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Fed Does Nothing As Expected.... Stock Market Nowhere As Always....Brexit on Deck...

Stock-Markets / Stock Markets 2016 Jun 16, 2016 - 06:44 AM GMT

By: Jack_Steiman


The market, for the most part, has been trading down lately due to the uncertainty the Euro zone is facing once next Thursday comes and goes. That's when we find out if Britain stays or goes out of the Euro zone. Fear of them leaving has the market mostly on the down side with the banks the most vulnerable and overall taking the hardest hits lower. They rebounded from very oversold today but they have the most risk ahead of and after the vote. If the vote is to stay they should have quite a rebound higher, but again, the unknown is having a very short-term adverse-affect for them, and, thus, the market overall. The banks are also vulnerable because, as we saw today, Fed Yellen is once again in no rush to raise rates, even though they badly need to do so. If rates stay down, and Brexit is a negative, the banks are in big trouble. Yellen is totally dependent on future Jobs Reports, with regards to deciding when to raise rates one more time for 2016.

If the reports come in poorly, such as they did last month, there's a reasonable chance we won't see another rate hike until sometime in 2017, after promising four hikes for 2016 just a few months back. Yes, even the fed got blindsided by the lack of economic activity. Her hopes dashed. She really wants to raise rates a little bit, but things have suddenly gone south and now she's stuck between the rock and hard place. No one wants to be stuck there. Oh well. Such is life when you've messed up for longer than expected. She thought she'd have an out, but now the economy has turned against her and she has no idea how to respond to it. Fear on both sides. So now we're sadly back to month to month data on the jobs. Lots more unknown to deal with, therefore, lots more market to nowhere to come. Maybe Brexit will be the catalyst for that elusive breakout over S&P 500 2134. Maybe it'll be the catalyst the bears are begging for these days. No one knows until the vote comes in. More patience needed. You should have enough experience in that exercise by now I'd hope.

The market is getting on everyone's last nerve. Most folks can deal with a market that goes lateral for a reasonable amount of time, but when it becomes nearly two years with head fakes on both sides, it's really almost too much to deal with emotionally. I know I personally wish the market would make a move. I don't care which way it goes, but just make a move. I have tremendous patience so I can only imagine how the average trader feels. Ready to give it up, I would think. The level of agnostic traders is rising, and that makes sense.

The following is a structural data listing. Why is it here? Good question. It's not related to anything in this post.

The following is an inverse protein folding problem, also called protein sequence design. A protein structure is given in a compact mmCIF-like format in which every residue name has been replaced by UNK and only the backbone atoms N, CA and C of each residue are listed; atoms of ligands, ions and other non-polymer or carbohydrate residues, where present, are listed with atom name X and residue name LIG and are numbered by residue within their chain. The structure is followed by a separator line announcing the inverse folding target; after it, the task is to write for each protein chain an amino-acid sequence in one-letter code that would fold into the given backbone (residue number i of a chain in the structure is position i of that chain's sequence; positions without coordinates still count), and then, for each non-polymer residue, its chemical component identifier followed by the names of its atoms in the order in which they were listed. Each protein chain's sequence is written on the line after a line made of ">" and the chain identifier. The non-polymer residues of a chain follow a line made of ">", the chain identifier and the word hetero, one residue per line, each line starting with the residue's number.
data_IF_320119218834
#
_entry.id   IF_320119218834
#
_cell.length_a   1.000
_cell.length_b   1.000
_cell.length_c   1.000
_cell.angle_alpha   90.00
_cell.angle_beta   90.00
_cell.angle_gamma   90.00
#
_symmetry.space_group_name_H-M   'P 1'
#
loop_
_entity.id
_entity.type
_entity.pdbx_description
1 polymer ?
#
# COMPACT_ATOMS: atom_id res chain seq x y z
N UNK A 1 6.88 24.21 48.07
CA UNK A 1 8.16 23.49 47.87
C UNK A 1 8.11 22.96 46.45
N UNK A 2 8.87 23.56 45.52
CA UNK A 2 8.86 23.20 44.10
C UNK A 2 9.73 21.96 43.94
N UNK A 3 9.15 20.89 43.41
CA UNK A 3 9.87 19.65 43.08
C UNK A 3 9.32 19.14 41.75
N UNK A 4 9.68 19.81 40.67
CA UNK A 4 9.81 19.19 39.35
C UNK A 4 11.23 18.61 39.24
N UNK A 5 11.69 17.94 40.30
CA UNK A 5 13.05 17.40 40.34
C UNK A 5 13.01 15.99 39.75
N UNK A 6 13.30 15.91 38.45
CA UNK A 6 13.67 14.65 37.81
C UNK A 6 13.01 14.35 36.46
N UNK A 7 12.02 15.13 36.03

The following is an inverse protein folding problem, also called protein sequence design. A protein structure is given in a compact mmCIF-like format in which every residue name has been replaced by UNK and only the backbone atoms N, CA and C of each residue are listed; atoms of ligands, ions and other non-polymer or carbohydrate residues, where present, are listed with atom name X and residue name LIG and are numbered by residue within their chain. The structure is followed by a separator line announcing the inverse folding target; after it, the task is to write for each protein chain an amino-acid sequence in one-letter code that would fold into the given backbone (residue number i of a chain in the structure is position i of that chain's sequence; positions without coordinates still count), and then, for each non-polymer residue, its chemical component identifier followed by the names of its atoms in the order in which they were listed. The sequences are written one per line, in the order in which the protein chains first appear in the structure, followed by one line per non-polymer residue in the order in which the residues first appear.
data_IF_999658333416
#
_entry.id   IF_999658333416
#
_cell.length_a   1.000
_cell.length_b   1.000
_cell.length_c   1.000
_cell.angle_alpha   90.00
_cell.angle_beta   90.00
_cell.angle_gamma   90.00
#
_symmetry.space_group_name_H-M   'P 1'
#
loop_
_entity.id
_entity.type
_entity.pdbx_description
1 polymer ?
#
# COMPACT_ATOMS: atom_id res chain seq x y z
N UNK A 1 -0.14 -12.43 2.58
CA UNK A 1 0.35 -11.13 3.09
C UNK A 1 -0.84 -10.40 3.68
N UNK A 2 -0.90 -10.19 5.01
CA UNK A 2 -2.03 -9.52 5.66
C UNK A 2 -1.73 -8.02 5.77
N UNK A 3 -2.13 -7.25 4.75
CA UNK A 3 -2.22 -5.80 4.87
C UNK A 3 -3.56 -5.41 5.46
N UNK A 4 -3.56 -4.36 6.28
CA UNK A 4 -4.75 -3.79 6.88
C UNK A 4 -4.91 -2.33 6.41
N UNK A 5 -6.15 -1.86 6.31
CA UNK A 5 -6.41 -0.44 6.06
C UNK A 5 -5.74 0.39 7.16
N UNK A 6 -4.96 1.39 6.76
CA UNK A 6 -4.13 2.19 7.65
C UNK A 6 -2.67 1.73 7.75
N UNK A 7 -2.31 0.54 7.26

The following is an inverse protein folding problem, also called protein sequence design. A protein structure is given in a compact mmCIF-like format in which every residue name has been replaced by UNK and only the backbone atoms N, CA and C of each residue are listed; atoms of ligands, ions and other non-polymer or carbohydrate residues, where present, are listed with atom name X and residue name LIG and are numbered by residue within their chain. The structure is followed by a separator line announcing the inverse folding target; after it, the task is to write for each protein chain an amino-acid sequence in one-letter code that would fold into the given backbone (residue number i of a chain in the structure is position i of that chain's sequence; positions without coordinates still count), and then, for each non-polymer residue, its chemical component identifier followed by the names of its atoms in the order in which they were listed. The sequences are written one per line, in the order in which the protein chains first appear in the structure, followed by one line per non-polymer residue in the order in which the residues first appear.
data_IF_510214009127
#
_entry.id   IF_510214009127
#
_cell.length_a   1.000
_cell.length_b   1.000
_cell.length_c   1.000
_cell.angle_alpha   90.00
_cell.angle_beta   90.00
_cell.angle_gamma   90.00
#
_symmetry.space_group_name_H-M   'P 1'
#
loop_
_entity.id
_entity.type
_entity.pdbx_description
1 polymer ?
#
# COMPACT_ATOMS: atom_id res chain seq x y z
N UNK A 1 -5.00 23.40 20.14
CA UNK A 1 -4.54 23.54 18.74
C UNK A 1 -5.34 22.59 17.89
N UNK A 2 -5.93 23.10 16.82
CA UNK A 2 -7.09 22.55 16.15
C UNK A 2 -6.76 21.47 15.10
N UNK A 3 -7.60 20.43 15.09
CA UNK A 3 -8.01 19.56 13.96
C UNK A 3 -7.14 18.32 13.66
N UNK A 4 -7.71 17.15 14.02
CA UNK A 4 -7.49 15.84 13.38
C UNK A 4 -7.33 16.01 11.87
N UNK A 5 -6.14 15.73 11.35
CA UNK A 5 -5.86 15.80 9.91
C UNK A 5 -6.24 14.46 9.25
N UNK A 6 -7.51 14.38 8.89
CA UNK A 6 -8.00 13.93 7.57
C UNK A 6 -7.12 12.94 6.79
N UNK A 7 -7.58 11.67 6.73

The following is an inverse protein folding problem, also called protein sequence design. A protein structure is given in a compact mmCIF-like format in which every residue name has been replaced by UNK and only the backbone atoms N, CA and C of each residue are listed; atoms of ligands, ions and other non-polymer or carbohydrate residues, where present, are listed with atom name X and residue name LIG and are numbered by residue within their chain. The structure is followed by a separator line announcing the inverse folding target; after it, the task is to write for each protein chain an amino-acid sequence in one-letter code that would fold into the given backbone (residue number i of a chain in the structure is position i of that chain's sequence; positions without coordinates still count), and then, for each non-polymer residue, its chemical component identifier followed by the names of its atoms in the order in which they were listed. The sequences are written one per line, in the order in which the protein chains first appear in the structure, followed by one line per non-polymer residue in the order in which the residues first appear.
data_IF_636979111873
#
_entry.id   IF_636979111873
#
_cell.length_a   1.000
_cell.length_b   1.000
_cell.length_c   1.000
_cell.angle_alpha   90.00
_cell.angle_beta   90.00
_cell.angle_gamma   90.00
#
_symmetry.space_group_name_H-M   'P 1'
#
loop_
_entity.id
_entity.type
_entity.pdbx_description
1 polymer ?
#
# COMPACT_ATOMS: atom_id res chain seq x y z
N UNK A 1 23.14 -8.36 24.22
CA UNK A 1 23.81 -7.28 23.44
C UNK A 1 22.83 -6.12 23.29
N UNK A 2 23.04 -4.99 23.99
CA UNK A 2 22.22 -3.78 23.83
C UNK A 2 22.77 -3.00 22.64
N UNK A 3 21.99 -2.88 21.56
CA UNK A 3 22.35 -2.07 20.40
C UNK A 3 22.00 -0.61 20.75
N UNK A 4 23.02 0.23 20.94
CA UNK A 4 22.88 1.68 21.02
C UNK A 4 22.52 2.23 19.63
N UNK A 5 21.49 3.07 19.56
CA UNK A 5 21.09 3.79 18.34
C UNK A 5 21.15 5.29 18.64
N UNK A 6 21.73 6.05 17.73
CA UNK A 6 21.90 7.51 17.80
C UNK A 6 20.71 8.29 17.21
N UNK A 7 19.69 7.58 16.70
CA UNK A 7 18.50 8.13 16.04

With neither side unable to get anything done, more and more folks are taking the approach of show me. More and more folks are staying away from guessing the next big move. Since nothing ever really happens their stance is now to sit more on the sidelines and wait for confirmation. Just too hard to try and front run the next big move, and for all we know, it could take quite a long time from here. We certainly hope not, but there's no way to know, so why not take a "show me" approach. There's no extremes of bullishness nor bearishness. Market has another eight days before getting the Brexit news.

One thing I think is worth talking about a bit is it seems to me that Fed Yellen is losing credibility. Her inability to read the economy, and to know what to do with rates after promising four of them for 2016 is making folks question her knowledge about our economy, and what is the right thing to do regarding the health of the United States economy. Losing credibility can't be good for our market. We need to be very careful here.



Jack Steiman is author of ( ). Former columnist for, Jack is renowned for calling major shifts in the market, including the market bottom in mid-2002 and the market top in October 2007.

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© 2016

Mr. Steiman's commentaries and index analysis represent his own opinions and should not be relied upon for purposes of effecting securities transactions or other investing strategies, nor should they be construed as an offer or solicitation of an offer to sell or buy any security. You should not interpret Mr. Steiman's opinions as constituting investment advice. Trades mentioned on the site are hypothetical, not actual, positions.

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